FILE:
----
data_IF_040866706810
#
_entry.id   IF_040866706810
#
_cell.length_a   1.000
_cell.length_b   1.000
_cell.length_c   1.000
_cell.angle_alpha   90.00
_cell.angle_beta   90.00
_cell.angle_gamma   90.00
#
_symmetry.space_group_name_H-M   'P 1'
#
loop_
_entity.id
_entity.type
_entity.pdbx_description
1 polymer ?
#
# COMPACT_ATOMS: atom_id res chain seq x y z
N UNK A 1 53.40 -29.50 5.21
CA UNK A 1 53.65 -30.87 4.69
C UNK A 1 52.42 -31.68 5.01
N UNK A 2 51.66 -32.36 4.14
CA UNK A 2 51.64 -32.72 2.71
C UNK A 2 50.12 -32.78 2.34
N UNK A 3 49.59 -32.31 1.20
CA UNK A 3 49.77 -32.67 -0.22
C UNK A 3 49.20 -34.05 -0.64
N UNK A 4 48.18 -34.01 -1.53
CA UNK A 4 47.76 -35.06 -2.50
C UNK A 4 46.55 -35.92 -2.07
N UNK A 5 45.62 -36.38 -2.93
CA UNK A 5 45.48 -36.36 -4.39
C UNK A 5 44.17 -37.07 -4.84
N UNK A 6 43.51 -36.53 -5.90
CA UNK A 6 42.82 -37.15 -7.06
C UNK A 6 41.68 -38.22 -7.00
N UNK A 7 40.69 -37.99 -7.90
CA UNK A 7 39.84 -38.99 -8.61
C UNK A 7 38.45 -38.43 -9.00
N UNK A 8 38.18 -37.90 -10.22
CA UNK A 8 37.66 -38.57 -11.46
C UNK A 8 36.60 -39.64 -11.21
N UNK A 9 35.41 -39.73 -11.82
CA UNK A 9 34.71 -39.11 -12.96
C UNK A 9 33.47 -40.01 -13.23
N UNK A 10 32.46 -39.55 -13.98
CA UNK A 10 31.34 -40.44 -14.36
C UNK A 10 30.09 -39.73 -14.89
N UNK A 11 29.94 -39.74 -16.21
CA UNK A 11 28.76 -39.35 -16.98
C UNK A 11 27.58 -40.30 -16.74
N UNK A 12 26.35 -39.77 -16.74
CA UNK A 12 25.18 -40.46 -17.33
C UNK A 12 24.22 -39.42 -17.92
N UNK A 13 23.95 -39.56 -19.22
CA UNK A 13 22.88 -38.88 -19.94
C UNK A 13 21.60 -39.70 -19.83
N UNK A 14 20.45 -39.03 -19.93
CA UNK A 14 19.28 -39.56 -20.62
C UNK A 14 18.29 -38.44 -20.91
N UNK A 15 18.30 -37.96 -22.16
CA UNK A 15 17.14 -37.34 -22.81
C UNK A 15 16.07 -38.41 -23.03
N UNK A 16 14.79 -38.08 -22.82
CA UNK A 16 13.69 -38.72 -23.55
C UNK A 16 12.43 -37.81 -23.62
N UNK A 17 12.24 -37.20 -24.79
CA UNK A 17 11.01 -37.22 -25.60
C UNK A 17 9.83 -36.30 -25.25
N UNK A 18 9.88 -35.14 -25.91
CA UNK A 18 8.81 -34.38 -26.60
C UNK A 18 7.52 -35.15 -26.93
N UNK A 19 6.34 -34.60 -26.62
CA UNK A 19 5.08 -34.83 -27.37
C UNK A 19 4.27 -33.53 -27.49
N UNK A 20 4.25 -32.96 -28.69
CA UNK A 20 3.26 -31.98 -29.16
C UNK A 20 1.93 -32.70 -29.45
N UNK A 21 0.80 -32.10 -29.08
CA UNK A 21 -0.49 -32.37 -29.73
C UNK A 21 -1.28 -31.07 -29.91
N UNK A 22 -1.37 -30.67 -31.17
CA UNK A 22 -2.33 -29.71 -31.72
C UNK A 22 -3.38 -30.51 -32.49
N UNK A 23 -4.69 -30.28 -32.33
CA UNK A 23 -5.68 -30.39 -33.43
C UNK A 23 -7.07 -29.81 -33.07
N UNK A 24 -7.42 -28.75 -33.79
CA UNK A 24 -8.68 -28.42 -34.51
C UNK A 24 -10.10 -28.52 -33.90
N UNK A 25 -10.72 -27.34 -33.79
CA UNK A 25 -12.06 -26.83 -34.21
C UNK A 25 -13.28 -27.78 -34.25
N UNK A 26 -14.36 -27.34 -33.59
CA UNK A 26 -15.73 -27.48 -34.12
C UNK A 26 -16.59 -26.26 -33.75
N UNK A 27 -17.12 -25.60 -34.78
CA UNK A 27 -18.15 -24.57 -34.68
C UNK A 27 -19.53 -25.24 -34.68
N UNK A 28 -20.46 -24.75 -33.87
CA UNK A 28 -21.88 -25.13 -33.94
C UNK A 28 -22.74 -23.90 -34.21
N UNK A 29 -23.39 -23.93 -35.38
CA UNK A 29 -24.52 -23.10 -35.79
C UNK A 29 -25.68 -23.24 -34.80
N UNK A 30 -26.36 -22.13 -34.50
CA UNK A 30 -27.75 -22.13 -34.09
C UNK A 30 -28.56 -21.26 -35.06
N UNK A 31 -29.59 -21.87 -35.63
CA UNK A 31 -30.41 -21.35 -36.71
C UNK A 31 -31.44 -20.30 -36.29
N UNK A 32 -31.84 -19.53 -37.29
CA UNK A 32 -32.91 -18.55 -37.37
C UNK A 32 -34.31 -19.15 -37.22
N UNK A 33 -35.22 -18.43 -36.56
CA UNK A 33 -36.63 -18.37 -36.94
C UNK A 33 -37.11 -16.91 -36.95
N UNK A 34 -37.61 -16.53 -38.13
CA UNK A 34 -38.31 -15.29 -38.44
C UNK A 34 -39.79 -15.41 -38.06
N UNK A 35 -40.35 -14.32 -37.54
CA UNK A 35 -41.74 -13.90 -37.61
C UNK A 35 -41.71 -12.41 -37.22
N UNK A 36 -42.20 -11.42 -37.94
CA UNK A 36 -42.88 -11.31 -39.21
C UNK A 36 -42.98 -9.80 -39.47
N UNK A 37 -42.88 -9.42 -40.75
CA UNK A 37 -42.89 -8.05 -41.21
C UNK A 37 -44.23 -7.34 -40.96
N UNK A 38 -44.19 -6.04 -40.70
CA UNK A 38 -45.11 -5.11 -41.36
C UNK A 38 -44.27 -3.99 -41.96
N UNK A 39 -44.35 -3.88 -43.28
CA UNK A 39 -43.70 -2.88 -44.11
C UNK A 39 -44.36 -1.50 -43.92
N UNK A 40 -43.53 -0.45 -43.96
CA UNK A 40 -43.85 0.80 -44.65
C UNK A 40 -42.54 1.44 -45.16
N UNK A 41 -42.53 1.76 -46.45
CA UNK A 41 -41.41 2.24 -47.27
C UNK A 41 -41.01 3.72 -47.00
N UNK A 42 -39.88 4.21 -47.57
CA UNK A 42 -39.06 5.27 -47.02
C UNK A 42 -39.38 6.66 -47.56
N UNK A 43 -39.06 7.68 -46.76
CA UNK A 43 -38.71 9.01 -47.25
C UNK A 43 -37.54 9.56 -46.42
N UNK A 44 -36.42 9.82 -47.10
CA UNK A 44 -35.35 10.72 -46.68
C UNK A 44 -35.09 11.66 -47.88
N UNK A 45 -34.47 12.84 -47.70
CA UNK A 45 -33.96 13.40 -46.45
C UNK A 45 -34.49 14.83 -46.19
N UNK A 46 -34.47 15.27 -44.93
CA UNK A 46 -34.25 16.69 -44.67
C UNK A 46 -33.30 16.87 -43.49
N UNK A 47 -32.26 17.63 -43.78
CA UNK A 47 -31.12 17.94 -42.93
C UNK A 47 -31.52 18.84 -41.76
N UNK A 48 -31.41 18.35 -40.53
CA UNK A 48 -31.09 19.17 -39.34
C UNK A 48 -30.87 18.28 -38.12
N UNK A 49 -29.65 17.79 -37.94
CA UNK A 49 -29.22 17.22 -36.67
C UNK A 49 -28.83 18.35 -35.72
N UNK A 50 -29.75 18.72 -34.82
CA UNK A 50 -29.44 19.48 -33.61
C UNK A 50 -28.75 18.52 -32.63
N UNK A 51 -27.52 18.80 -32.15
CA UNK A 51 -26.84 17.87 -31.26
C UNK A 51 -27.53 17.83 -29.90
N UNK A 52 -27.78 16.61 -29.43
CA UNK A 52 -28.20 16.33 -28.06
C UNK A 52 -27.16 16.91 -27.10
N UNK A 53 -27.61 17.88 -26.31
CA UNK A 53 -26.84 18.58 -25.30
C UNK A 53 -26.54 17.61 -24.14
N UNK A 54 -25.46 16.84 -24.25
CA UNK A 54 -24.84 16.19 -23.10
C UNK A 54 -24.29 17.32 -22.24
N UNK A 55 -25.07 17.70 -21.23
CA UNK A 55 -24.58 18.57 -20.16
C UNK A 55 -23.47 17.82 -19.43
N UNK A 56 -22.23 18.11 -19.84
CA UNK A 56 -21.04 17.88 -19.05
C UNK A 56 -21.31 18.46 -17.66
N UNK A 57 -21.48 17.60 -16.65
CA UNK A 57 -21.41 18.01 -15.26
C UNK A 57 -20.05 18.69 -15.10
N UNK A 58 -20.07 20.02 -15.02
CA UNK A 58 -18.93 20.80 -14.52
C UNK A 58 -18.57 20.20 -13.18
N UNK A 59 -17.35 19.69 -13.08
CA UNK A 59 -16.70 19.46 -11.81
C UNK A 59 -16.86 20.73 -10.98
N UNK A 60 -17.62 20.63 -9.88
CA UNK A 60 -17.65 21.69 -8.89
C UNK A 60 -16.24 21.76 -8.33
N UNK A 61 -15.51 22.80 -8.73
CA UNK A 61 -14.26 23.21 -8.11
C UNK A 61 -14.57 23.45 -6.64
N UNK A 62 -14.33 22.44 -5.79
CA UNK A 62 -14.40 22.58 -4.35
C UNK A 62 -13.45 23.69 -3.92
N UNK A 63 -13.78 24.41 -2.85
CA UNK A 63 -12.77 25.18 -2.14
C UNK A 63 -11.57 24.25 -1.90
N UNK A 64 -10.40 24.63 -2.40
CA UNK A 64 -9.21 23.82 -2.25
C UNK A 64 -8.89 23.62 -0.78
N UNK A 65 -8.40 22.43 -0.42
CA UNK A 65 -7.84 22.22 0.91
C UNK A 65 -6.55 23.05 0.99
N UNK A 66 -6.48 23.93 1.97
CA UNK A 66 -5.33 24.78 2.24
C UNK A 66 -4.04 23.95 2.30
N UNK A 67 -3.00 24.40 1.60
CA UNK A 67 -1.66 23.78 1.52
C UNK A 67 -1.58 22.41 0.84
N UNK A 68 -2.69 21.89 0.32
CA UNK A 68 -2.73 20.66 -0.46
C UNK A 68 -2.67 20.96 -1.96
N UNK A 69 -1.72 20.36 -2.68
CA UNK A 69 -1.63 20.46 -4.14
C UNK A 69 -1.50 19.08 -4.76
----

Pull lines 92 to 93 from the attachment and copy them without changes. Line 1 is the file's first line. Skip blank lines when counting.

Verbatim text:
C UNK A 24 -10.10 -28.52 -33.90
N UNK A 25 -10.72 -27.34 -33.79